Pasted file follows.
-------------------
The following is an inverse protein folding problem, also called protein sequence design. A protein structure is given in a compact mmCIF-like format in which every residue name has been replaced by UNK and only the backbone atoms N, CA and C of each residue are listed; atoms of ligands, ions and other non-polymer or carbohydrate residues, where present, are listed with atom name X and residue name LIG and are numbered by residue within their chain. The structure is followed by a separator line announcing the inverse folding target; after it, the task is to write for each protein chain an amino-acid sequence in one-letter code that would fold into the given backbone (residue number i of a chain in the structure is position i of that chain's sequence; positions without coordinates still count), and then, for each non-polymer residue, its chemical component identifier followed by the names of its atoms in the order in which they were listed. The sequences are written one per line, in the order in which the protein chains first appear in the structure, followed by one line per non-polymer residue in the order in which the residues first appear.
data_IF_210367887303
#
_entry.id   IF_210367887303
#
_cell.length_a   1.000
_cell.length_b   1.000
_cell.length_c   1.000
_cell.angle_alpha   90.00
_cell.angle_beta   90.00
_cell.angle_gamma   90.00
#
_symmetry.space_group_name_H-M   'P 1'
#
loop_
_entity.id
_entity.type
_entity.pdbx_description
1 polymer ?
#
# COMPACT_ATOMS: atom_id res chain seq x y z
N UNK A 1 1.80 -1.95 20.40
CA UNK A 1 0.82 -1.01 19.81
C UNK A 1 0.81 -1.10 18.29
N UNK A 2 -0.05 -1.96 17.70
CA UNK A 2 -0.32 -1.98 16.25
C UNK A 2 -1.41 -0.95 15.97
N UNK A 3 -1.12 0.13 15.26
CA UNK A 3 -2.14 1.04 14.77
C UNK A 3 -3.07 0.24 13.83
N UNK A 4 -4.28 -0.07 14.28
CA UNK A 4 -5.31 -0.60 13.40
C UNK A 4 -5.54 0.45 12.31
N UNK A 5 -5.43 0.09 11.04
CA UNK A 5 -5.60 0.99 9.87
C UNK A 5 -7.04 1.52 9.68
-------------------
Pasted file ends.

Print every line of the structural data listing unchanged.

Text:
The following is an inverse protein folding problem, also called protein sequence design. A protein structure is given in a compact mmCIF-like format in which every residue name has been replaced by UNK and only the backbone atoms N, CA and C of each residue are listed; atoms of ligands, ions and other non-polymer or carbohydrate residues, where present, are listed with atom name X and residue name LIG and are numbered by residue within their chain. The structure is followed by a separator line announcing the inverse folding target; after it, the task is to write for each protein chain an amino-acid sequence in one-letter code that would fold into the given backbone (residue number i of a chain in the structure is position i of that chain's sequence; positions without coordinates still count), and then, for each non-polymer residue, its chemical component identifier followed by the names of its atoms in the order in which they were listed. The sequences are written one per line, in the order in which the protein chains first appear in the structure, followed by one line per non-polymer residue in the order in which the residues first appear.
data_IF_210367887303
#
_entry.id   IF_210367887303
#
_cell.length_a   1.000
_cell.length_b   1.000
_cell.length_c   1.000
_cell.angle_alpha   90.00
_cell.angle_beta   90.00
_cell.angle_gamma   90.00
#
_symmetry.space_group_name_H-M   'P 1'
#
loop_
_entity.id
_entity.type
_entity.pdbx_description
1 polymer ?
#
# COMPACT_ATOMS: atom_id res chain seq x y z
N UNK A 1 1.80 -1.95 20.40
CA UNK A 1 0.82 -1.01 19.81
C UNK A 1 0.81 -1.10 18.29
N UNK A 2 -0.05 -1.96 17.70
CA UNK A 2 -0.32 -1.98 16.25
C UNK A 2 -1.41 -0.95 15.97
N UNK A 3 -1.12 0.13 15.26
CA UNK A 3 -2.14 1.04 14.77
C UNK A 3 -3.07 0.24 13.83
N UNK A 4 -4.28 -0.07 14.28
CA UNK A 4 -5.31 -0.60 13.40
C UNK A 4 -5.54 0.45 12.31
N UNK A 5 -5.43 0.09 11.04
CA UNK A 5 -5.60 0.99 9.87
C UNK A 5 -7.04 1.52 9.68